clinker

EnglishEdit

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clinker brick

Alternative formsEdit

PronunciationEdit

Etymology 1Edit

From Dutch klinkaerd, later klinker, from klinken ‎(to ring, resound).

NounEdit

clinker ‎(plural clinkers)

  1. A very hard brick used for paving customarily made in the Netherlands. [from 17th c.]
  2. A mass of bricks fused together by intense heat. [from 17th c.]
  3. Slag or ash produced by intense heat in a furnace, kiln or boiler that forms a hard residue upon cooling. [from 18th c.]
  4. An intermediate product in the manufacture of Portland cement, obtained by sintering limestone and alumino-silicate materials such as clay into nodules in a cement kiln.
  5. Hardened volcanic lava. [from 19th c.]
    • 2004, Richard Fortey, The Earth, Folio Society 2011, p. 10:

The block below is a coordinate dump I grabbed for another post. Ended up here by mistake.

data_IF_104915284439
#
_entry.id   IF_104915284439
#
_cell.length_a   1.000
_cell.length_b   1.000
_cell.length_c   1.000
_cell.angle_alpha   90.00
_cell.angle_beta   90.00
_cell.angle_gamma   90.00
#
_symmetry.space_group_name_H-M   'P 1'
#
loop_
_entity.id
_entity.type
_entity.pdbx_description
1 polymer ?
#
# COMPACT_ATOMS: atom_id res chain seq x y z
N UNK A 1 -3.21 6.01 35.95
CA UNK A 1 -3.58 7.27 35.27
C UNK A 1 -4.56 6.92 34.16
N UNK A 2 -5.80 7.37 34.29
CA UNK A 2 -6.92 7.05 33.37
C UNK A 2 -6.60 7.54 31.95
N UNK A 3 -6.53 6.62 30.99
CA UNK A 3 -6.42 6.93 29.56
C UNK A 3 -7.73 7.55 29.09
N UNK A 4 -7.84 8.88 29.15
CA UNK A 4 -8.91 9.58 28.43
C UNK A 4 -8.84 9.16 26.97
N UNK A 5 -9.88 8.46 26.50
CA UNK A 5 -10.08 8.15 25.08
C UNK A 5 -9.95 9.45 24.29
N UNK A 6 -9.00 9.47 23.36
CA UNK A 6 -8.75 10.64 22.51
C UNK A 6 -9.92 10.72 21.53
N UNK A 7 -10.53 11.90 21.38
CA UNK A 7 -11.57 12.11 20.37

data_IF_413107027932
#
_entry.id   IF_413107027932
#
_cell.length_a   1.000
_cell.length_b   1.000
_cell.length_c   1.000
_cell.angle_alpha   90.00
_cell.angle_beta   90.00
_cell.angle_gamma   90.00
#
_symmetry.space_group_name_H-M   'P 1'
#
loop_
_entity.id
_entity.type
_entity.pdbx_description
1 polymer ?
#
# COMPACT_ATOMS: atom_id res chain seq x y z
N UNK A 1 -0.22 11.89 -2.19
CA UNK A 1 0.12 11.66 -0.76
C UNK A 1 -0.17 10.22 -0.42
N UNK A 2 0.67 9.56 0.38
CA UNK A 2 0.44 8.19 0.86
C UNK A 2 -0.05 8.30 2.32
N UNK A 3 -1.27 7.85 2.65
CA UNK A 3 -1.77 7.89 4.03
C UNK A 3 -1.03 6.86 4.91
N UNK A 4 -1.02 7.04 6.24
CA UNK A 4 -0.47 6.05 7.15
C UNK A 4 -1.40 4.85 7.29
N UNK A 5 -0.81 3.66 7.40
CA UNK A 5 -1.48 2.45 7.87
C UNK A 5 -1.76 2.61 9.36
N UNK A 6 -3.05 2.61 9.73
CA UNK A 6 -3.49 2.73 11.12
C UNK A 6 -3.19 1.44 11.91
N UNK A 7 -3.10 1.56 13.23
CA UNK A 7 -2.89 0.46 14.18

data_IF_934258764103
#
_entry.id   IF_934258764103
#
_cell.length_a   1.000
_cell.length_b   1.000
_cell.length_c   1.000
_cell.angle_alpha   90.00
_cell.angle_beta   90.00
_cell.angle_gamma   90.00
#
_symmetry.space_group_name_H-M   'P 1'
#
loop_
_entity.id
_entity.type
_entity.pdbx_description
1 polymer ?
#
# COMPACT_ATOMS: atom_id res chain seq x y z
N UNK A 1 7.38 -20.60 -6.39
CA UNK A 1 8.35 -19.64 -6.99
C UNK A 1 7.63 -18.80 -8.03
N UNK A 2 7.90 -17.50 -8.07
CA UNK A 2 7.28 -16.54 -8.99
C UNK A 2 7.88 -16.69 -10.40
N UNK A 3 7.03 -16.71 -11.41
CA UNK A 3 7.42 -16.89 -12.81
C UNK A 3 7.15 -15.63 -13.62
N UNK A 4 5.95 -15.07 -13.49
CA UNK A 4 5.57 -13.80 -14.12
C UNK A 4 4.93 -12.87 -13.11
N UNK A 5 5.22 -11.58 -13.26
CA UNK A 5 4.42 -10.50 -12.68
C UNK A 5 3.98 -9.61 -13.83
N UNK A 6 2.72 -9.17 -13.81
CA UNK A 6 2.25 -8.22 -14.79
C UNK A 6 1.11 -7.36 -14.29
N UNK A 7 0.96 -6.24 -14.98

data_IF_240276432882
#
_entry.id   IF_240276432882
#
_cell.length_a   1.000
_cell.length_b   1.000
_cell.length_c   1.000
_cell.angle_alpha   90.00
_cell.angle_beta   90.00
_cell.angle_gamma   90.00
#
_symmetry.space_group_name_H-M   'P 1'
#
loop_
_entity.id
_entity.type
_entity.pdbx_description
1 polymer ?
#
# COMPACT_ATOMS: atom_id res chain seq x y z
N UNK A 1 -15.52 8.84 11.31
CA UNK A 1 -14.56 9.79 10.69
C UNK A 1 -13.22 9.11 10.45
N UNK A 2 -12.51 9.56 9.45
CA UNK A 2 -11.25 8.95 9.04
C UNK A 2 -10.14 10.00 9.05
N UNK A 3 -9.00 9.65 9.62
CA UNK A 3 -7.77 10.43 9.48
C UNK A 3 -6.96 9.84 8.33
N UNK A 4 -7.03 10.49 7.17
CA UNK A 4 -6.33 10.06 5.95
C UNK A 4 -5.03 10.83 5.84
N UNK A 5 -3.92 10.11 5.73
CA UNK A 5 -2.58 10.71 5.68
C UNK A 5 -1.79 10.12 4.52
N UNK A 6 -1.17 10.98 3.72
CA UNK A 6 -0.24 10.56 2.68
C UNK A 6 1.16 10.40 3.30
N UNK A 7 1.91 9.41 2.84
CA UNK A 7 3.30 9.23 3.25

Nobody could pretend that a huge slope of clinker is aesthetically pleasing.
  6. A scum of oxide of iron formed in forging. [from 19th c.]
Derived termsEdit
TranslationsEdit

Etymology 2Edit

From clink +‎ -er.

NounEdit

clinker ‎(plural clinkers)

  1. Someone or something that clinks.
  2. (in the plural) Fetters.
TranslationsEdit

Etymology 3Edit

From clincher

NounEdit

clinker ‎(uncountable)

  1. (nautical, chiefly attributive) A style of boatbuilding using overlapping planks.
    clinker planking; a clinker dinghy
SynonymsEdit
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FrenchEdit

NounEdit

clinker m

  1. clinker
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